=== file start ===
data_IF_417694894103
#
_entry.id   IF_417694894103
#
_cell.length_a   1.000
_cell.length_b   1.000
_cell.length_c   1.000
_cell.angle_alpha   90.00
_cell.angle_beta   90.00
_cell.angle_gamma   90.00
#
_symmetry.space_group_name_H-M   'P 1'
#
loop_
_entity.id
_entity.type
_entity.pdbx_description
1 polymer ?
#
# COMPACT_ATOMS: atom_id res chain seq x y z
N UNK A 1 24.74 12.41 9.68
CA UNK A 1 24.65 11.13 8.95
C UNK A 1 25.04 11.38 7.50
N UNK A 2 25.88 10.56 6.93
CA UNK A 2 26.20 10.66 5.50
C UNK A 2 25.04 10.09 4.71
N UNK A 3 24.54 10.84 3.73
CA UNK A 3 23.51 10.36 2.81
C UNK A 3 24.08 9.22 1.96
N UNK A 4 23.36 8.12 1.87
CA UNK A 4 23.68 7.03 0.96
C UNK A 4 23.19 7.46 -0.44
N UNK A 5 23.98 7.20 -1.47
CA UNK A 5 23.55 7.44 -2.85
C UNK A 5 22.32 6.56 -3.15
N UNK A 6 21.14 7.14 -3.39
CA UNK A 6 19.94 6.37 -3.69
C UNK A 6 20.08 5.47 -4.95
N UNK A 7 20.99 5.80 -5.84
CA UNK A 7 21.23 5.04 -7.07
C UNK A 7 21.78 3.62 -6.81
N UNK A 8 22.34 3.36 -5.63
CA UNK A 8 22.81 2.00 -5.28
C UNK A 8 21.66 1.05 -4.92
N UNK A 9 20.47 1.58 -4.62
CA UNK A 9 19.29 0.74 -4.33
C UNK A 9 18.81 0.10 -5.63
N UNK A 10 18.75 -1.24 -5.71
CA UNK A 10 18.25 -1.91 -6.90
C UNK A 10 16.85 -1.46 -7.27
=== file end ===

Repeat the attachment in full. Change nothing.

data_IF_417694894103
#
_entry.id   IF_417694894103
#
_cell.length_a   1.000
_cell.length_b   1.000
_cell.length_c   1.000
_cell.angle_alpha   90.00
_cell.angle_beta   90.00
_cell.angle_gamma   90.00
#
_symmetry.space_group_name_H-M   'P 1'
#
loop_
_entity.id
_entity.type
_entity.pdbx_description
1 polymer ?
#
# COMPACT_ATOMS: atom_id res chain seq x y z
N UNK A 1 24.74 12.41 9.68
CA UNK A 1 24.65 11.13 8.95
C UNK A 1 25.04 11.38 7.50
N UNK A 2 25.88 10.56 6.93
CA UNK A 2 26.20 10.66 5.50
C UNK A 2 25.04 10.09 4.71
N UNK A 3 24.54 10.84 3.73
CA UNK A 3 23.51 10.36 2.81
C UNK A 3 24.08 9.22 1.96
N UNK A 4 23.36 8.12 1.87
CA UNK A 4 23.68 7.03 0.96
C UNK A 4 23.19 7.46 -0.44
N UNK A 5 23.98 7.20 -1.47
CA UNK A 5 23.55 7.44 -2.85
C UNK A 5 22.32 6.56 -3.15
N UNK A 6 21.14 7.14 -3.39
CA UNK A 6 19.94 6.37 -3.69
C UNK A 6 20.08 5.47 -4.95
N UNK A 7 20.99 5.80 -5.84
CA UNK A 7 21.23 5.04 -7.07
C UNK A 7 21.78 3.62 -6.81
N UNK A 8 22.34 3.36 -5.63
CA UNK A 8 22.81 2.00 -5.28
C UNK A 8 21.66 1.05 -4.92
N UNK A 9 20.47 1.58 -4.62
CA UNK A 9 19.29 0.74 -4.33
C UNK A 9 18.81 0.10 -5.63
N UNK A 10 18.75 -1.24 -5.71
CA UNK A 10 18.25 -1.91 -6.90
C UNK A 10 16.85 -1.46 -7.27